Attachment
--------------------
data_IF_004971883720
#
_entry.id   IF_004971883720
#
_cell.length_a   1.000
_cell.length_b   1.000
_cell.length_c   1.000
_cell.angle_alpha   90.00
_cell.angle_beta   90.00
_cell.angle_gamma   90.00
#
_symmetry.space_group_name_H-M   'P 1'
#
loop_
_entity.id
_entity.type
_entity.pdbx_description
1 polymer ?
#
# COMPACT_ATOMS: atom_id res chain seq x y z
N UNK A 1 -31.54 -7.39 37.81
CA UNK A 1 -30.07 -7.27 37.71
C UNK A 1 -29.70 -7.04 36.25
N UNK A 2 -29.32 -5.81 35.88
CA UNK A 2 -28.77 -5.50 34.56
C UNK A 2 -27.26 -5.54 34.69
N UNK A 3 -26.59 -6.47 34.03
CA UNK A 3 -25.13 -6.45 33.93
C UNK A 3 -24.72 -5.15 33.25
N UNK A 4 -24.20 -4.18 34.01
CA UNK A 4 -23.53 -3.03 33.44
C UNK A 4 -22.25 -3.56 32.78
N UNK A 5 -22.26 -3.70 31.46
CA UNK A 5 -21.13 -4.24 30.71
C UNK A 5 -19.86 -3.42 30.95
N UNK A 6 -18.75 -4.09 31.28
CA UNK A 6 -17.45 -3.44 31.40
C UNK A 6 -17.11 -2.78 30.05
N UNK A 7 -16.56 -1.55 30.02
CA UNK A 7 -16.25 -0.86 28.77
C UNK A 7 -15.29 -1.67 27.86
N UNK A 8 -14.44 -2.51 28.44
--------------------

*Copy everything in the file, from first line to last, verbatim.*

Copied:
data_IF_004971883720
#
_entry.id   IF_004971883720
#
_cell.length_a   1.000
_cell.length_b   1.000
_cell.length_c   1.000
_cell.angle_alpha   90.00
_cell.angle_beta   90.00
_cell.angle_gamma   90.00
#
_symmetry.space_group_name_H-M   'P 1'
#
loop_
_entity.id
_entity.type
_entity.pdbx_description
1 polymer ?
#
# COMPACT_ATOMS: atom_id res chain seq x y z
N UNK A 1 -31.54 -7.39 37.81
CA UNK A 1 -30.07 -7.27 37.71
C UNK A 1 -29.70 -7.04 36.25
N UNK A 2 -29.32 -5.81 35.88
CA UNK A 2 -28.77 -5.50 34.56
C UNK A 2 -27.26 -5.54 34.69
N UNK A 3 -26.59 -6.47 34.03
CA UNK A 3 -25.13 -6.45 33.93
C UNK A 3 -24.72 -5.15 33.25
N UNK A 4 -24.20 -4.18 34.01
CA UNK A 4 -23.53 -3.03 33.44
C UNK A 4 -22.25 -3.56 32.78
N UNK A 5 -22.26 -3.70 31.46
CA UNK A 5 -21.13 -4.24 30.71
C UNK A 5 -19.86 -3.42 30.95
N UNK A 6 -18.75 -4.09 31.28
CA UNK A 6 -17.45 -3.44 31.40
C UNK A 6 -17.11 -2.78 30.05
N UNK A 7 -16.56 -1.55 30.02
CA UNK A 7 -16.25 -0.86 28.77
C UNK A 7 -15.29 -1.67 27.86
N UNK A 8 -14.44 -2.51 28.44